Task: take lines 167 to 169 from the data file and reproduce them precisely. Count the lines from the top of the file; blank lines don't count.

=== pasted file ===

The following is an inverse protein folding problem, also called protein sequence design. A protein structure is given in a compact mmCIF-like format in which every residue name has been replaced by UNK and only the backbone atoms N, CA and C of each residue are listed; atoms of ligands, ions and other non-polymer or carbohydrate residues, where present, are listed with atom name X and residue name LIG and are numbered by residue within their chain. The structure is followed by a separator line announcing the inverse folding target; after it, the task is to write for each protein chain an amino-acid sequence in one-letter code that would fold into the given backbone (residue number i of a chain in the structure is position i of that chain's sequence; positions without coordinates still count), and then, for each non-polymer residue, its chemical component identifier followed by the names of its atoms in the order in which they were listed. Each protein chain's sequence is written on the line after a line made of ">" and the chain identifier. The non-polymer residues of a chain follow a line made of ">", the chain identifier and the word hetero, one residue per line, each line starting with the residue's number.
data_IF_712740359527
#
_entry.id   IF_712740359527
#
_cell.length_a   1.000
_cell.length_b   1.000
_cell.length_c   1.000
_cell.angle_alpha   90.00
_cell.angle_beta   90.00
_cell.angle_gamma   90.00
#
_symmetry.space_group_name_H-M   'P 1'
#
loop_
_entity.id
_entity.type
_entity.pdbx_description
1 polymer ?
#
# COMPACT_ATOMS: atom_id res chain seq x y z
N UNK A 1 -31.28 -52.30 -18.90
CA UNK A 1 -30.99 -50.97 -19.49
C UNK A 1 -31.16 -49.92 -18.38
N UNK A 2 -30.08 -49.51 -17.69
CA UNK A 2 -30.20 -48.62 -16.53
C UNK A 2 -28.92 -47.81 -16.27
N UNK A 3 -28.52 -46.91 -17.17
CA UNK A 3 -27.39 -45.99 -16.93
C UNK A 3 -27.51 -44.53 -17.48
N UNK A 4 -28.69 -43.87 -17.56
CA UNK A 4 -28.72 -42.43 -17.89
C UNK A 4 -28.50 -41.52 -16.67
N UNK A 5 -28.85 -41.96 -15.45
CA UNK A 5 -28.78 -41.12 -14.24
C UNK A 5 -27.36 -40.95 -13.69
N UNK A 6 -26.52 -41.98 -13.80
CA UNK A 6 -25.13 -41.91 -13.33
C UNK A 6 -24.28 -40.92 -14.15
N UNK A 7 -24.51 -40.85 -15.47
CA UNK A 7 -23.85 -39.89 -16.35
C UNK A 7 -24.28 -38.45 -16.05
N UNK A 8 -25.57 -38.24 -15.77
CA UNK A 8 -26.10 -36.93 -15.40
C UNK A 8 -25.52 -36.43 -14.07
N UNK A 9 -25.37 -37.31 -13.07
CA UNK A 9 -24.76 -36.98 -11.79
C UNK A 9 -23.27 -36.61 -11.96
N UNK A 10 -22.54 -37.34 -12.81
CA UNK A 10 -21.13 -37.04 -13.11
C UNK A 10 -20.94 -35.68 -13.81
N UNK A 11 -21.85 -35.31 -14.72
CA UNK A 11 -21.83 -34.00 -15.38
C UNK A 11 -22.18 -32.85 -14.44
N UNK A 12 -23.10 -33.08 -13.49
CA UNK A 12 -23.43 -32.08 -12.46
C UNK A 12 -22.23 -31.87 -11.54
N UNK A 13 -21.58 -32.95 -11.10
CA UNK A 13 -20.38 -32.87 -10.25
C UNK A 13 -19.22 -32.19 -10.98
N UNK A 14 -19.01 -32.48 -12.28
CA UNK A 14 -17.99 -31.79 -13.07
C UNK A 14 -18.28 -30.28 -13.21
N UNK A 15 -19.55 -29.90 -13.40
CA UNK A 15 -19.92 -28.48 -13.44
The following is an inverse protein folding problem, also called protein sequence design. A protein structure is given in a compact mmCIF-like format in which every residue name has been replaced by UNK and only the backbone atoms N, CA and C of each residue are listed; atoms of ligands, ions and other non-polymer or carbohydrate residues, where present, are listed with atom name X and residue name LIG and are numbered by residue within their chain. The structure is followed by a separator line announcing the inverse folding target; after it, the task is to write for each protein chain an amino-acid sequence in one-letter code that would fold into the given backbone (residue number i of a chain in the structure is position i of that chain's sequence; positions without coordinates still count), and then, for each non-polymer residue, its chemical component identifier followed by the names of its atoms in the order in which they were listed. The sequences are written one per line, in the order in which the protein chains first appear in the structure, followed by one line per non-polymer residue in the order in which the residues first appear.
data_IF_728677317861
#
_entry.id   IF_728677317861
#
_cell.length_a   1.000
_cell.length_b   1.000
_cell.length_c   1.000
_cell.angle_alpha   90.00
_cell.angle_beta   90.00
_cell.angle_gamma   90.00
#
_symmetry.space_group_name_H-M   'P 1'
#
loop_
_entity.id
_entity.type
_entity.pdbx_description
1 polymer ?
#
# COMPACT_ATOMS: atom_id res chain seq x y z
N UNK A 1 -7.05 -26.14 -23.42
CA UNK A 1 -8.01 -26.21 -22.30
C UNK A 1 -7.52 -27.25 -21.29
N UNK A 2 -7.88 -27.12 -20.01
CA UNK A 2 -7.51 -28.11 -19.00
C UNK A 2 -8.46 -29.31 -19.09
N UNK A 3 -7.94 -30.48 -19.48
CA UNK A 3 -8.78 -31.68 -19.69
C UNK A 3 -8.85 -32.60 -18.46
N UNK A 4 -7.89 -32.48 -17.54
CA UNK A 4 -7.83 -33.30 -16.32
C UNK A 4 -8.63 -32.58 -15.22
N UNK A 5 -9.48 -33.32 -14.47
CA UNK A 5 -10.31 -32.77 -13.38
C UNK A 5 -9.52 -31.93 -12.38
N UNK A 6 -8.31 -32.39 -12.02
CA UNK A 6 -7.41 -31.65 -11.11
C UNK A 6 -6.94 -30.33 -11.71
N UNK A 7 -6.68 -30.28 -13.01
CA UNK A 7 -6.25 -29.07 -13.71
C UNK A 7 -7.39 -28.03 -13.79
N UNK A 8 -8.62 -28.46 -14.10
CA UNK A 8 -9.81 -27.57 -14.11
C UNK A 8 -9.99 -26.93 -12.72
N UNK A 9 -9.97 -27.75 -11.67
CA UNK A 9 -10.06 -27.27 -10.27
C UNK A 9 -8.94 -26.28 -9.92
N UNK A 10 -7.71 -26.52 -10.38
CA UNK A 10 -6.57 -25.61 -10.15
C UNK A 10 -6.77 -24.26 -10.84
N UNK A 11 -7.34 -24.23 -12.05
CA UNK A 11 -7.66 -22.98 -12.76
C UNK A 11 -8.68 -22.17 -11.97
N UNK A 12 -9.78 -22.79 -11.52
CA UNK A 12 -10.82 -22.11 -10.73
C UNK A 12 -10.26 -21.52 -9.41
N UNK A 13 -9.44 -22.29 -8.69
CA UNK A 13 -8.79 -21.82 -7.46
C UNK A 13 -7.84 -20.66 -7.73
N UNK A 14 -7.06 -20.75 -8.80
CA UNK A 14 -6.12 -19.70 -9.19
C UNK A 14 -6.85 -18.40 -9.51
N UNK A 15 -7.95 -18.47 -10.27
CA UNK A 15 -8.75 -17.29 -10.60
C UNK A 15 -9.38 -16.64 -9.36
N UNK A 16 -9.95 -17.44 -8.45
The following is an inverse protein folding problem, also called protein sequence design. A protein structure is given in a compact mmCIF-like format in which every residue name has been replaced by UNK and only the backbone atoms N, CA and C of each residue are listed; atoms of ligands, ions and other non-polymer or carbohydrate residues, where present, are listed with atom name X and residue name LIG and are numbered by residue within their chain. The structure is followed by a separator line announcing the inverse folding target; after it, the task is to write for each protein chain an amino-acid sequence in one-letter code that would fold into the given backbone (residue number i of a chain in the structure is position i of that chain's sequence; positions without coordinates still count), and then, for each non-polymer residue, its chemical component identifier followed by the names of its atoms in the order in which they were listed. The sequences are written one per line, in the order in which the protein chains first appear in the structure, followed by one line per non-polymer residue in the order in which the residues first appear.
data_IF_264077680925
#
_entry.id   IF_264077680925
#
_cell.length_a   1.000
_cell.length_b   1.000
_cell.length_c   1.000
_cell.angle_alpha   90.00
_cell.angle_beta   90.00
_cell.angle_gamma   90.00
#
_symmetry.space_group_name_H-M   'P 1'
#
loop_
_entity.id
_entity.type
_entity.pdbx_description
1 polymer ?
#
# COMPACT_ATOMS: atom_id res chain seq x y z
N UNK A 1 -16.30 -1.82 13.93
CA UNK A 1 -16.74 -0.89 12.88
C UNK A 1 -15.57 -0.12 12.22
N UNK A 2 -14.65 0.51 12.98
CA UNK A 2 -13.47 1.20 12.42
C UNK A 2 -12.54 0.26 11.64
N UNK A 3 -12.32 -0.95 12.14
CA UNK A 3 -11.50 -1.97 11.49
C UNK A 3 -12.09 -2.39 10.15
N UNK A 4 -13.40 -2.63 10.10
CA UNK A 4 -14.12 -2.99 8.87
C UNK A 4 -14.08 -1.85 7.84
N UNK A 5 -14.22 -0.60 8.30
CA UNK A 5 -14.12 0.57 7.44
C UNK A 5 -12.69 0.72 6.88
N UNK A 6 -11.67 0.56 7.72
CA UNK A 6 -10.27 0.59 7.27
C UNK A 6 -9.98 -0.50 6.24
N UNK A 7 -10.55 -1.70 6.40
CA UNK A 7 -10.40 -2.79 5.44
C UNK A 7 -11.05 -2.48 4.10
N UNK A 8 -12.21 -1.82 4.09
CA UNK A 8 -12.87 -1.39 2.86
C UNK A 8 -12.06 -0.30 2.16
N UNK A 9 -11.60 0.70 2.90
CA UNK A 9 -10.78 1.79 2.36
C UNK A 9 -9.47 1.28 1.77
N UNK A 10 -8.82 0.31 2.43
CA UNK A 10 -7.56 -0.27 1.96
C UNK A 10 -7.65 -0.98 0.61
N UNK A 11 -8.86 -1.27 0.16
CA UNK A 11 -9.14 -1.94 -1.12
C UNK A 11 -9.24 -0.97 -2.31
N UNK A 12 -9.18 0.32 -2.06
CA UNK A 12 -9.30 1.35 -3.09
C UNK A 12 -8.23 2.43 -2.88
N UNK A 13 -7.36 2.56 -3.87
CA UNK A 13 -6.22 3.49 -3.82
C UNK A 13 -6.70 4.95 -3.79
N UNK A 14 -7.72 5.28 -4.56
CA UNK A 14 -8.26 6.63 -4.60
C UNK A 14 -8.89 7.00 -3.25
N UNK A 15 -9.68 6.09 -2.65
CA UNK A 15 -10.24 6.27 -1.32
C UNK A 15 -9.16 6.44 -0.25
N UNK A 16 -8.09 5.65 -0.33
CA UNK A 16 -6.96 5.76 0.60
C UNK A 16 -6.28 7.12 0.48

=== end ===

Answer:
CA UNK A 5 -14.12 0.57 7.44
C UNK A 5 -12.69 0.72 6.88
N UNK A 6 -11.67 0.56 7.72